The problem Mr Obama faces in trying to fulfil his trade agenda centres on the fact that the question of whether free trade deals are a good thing for the economy has no clear-cut answers for Americans. The perspective changes depending on where you stand.

At the national level, free trade deals like the TPP are an unambiguous good. Taken as a whole, increasing trade has a positive impact on the national economy. It also helps boost bilateral ties and raise the global standing of the country.

From the perspective of lawmakers, the situation is flipped.

When the lowering of a tariff makes it cheaper for a company to move manufacturing overseas and then import the goods back to the US, the lost jobs are felt keenly at the local level.

Senator Angus King, whose ward is home to New Balance shoe factories, recently told The New York Times: "I've been to those New Balance factories. I've looked those people in the eye."

In this sense at least, ideological lines are not drawn according to party affiliation. This is a President-versus-Congress issue more than a Democrat-versus-Republican one. And even though Republicans have been historically more pro-trade, Mr Obama will have to win over his fair share of Grand Old Party (GOP) members in the months ahead.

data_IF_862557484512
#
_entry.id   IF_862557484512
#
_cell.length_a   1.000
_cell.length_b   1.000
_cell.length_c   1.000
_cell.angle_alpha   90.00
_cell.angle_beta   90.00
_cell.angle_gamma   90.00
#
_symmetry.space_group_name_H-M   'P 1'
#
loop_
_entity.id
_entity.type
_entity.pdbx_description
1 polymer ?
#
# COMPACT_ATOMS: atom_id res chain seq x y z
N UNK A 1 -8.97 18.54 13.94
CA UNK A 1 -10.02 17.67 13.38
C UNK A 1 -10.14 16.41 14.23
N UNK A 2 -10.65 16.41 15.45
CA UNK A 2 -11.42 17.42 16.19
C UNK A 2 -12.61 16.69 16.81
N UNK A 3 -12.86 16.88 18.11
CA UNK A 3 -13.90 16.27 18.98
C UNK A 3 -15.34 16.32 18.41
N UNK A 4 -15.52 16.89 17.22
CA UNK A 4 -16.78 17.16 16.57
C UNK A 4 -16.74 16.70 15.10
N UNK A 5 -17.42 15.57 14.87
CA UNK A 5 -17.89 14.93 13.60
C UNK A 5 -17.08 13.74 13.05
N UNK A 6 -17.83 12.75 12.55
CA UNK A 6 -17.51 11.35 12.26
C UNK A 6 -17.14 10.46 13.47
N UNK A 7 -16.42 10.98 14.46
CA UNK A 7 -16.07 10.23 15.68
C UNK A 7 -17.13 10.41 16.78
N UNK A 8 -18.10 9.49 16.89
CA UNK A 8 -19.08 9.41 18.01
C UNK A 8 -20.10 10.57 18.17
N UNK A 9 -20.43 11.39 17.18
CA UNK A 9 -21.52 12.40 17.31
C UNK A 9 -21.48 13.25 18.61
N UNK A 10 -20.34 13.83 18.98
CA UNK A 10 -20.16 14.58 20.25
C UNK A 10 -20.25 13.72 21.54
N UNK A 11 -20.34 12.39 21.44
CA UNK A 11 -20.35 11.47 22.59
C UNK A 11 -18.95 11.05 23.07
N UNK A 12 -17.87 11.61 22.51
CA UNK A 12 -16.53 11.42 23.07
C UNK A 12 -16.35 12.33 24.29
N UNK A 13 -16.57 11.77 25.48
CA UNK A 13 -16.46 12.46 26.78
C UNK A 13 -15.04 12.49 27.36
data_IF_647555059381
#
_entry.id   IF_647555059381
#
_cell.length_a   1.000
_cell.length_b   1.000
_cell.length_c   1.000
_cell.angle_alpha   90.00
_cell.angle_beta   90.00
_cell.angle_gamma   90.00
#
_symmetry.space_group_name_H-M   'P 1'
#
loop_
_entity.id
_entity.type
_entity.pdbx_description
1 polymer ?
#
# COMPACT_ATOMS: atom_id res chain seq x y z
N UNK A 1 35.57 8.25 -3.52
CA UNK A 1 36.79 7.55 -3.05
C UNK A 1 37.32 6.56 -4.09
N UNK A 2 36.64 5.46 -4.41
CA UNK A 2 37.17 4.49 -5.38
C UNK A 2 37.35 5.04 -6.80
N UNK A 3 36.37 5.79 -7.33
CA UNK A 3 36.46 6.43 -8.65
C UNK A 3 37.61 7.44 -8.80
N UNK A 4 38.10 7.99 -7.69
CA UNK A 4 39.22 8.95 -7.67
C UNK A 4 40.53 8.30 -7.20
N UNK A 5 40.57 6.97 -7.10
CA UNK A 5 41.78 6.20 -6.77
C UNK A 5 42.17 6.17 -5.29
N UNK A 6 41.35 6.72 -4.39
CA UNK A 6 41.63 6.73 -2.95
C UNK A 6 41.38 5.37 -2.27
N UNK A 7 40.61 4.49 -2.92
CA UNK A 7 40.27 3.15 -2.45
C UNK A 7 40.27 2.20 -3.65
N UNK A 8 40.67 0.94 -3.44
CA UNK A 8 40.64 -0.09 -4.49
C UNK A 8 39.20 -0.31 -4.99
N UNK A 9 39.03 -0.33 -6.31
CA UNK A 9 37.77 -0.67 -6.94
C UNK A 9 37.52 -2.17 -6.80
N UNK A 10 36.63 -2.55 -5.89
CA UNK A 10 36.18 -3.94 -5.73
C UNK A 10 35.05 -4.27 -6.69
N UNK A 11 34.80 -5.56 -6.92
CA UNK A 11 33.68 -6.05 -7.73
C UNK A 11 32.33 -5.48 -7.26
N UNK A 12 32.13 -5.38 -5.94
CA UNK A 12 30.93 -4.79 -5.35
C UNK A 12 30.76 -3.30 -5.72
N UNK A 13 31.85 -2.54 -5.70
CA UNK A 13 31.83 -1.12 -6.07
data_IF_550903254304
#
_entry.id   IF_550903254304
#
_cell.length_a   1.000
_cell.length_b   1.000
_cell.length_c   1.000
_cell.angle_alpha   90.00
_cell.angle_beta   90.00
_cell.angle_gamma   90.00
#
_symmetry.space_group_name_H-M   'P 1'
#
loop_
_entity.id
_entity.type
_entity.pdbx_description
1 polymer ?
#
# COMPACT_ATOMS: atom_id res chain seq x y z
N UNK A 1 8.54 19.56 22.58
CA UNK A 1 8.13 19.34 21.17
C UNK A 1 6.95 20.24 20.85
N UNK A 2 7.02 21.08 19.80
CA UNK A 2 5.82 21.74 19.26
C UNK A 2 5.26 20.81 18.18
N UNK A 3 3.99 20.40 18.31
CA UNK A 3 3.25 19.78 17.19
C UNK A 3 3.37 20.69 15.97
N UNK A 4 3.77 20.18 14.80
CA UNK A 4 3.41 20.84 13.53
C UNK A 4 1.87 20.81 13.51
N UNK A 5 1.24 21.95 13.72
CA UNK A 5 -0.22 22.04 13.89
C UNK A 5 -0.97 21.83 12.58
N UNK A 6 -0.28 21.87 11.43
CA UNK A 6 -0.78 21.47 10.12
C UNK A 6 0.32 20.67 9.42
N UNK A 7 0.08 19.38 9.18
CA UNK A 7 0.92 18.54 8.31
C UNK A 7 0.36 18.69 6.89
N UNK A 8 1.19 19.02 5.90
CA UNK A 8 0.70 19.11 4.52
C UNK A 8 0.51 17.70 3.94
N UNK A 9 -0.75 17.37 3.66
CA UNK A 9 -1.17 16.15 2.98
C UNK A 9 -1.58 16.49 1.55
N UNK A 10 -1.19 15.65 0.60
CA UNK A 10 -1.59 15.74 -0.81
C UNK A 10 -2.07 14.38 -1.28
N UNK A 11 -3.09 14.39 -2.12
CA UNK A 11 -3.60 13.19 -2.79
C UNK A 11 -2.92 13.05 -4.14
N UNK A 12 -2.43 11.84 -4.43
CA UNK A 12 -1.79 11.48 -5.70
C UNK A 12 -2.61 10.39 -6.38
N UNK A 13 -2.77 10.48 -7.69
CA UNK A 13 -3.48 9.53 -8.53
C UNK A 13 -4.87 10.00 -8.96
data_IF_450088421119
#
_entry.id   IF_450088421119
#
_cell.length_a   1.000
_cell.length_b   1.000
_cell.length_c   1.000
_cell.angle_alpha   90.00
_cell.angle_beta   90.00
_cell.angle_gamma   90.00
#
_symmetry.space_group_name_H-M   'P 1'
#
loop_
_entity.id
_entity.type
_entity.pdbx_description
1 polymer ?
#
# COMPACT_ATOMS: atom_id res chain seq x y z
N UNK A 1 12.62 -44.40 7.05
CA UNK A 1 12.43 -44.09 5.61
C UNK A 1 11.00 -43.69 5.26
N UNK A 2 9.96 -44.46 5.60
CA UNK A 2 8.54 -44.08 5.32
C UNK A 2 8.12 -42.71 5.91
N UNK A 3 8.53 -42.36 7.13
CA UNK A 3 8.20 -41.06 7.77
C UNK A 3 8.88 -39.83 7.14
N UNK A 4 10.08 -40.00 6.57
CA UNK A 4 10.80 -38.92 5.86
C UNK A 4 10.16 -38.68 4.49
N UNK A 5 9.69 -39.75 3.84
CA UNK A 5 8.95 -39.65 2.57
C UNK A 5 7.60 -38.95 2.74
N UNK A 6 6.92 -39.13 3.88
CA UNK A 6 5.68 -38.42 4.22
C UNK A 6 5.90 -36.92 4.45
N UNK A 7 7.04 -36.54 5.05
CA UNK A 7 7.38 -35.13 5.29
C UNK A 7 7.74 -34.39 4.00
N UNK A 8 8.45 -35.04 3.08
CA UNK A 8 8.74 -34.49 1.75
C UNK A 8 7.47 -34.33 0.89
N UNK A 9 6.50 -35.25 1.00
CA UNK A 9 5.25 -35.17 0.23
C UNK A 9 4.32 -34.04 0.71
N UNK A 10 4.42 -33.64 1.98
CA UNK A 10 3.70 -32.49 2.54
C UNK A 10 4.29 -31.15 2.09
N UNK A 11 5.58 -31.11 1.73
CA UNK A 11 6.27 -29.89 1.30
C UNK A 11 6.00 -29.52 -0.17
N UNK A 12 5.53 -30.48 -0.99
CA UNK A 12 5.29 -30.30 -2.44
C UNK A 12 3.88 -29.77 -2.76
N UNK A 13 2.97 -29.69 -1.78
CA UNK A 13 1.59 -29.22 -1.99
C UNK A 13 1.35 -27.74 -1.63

What makes the problem more difficult is that the US has a patchy history with free trade deals.

It is often said that the TPP will be the biggest FTA the US has inked since the North American Free Trade Agreement, or Nafta. But that deal - signed with Canada and Mexico - does not always evoke the best of memories for Americans. In fact, some lawmakers still have a Nafta hangover.

Long-serving Senator Barbara Boxer, a Democrat from California, recently brought up Nafta in Congress while debating the TPA Bill.

She said: "In 1988, I voted for fast-track authority to allow the administration to negotiate Nafta. Instead of the million new jobs that were promised, by 2010, the United States had lost 700,000 jobs."

While her comments probably exaggerate the impact of the deal - much has changed in the global economy in the two decades since Nafta was signed to lay all the blame there - the deal certainly did not live up to the hype. The non-partisan Congressional Research Service said the impact of the deal was "relatively modest".